FTOTW132 – best links of the week ending 19-October-2014

Prolog

Here are the best links shared on my tweet stream this week.

Best Links

  1. RT @GautamGhosh: The link between curiousity, interest, engagement, attention and learning http://t.co/OGKMv1zOBy ~ brilliant – Original Tweet

  2. RT @rucsb: Why the world’s greatest innovators are optimistic, but skeptical: http://t.co/llxaa8Nqpk http://t.co/5YpEwpsNMd ~ brilliant – Original Tweet

  3. RT @carlzimmer Your skin is packed with odor receptors http://t.co/9HCjcL9Au6 ~ Amazing – Original Tweet

  4. RT @SameerPatel: Here’s what 9,000 years of breeding has done to corn, peaches, and other crops http://t.co/SbRPtwBQjh ~ vv interesting – Original Tweet

  5. RT @AMAnet: Lou Gerstner on corporate reinvention and values. (via @McKQuarterly) #Leadership | http://t.co/CEJbjJTrlz ~ vv insightful – Original Tweet

Epilog

Hope you enjoyed the links? Did you come across any good links you want to share? Please share in the comments below.

References

I use a certain ratings scale for my annotations which are explained here.


I hate peanut butter

I used to hate peanut butter – didn’t  like the smell or the looks of it, so no question of tasting it. Like many other things in my life, this hatred didn’t survive my marriage :) My wife, Priya Raju, made a peanut butter jelly (a.k.a PBJ) sandwich and forced me to eat it. With great reluctance, I obeyed the boss’ orders. Lo and behold, it tasted so good that I was hooked. PBJ  is a regular fixture at the breakfast table to this day.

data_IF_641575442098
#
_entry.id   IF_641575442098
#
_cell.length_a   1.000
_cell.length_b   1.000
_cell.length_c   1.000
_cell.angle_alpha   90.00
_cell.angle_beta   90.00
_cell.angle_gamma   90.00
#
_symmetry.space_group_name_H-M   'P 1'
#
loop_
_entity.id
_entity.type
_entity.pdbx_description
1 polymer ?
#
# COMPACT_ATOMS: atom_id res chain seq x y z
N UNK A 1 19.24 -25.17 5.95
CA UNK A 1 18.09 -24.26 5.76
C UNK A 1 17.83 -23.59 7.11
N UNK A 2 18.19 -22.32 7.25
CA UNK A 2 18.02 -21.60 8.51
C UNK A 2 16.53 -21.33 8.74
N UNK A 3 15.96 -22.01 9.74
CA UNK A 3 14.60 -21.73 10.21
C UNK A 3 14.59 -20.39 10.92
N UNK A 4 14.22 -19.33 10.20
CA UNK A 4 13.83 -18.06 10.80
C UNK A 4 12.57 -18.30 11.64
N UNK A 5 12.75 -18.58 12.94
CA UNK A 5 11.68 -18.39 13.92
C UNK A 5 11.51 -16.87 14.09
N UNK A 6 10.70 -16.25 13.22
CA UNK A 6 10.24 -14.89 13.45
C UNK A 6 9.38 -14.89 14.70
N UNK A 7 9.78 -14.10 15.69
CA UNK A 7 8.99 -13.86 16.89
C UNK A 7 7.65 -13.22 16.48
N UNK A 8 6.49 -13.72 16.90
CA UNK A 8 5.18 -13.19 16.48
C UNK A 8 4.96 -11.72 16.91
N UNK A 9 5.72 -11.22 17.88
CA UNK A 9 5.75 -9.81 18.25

My tryst with beer was a bit different. The first time I tasted beer was, when I had just started working at my first job in Mumbai. While my colleagues seemed to be enjoying their beer, I didn’t quite like it. One of my colleagues looked at me and said “I can see you don’t like the beer. you have to cultivate a taste for it man.” Exactly as my colleague pointed out, I did start enjoying my beer over time, al though my wife still insists that it tastes like piss :)

At this time, you are well within your rights to wonder where I am going with peanut butter and beer. I have been having a series of discussions about motivation with some of my mentees and this post is a result of those discussions. They unearthed a ton of material around motivation – Extrinsic, Intrinsic, Maslow’s theory, ABC theory, 7 Habits, Purpose, Passion, Learning, Helping Others….  While all these points were accurate, I wanted a radically simpler way of understanding motivation and here is my attempt at that.

Before you start in a job, you have a mental picture of it, mostly drawn from what others say, because you don’t have  first hand experience yet. My first project was a maintenance project and I was very unhappy about it because everyone around me said that I should try to work in a development project and that maintenance projects were boring. With great reluctance I joined my project and much like my Peanut Butter moment, I enjoyed my project a lot after I started working in the project for a few weeks. I learnt a lot about good & bad design, good & bad coding etc. To fix a bug was like cracking a puzzle. To fix a bug and not introduce more bugs was a big challenge. I loved my job.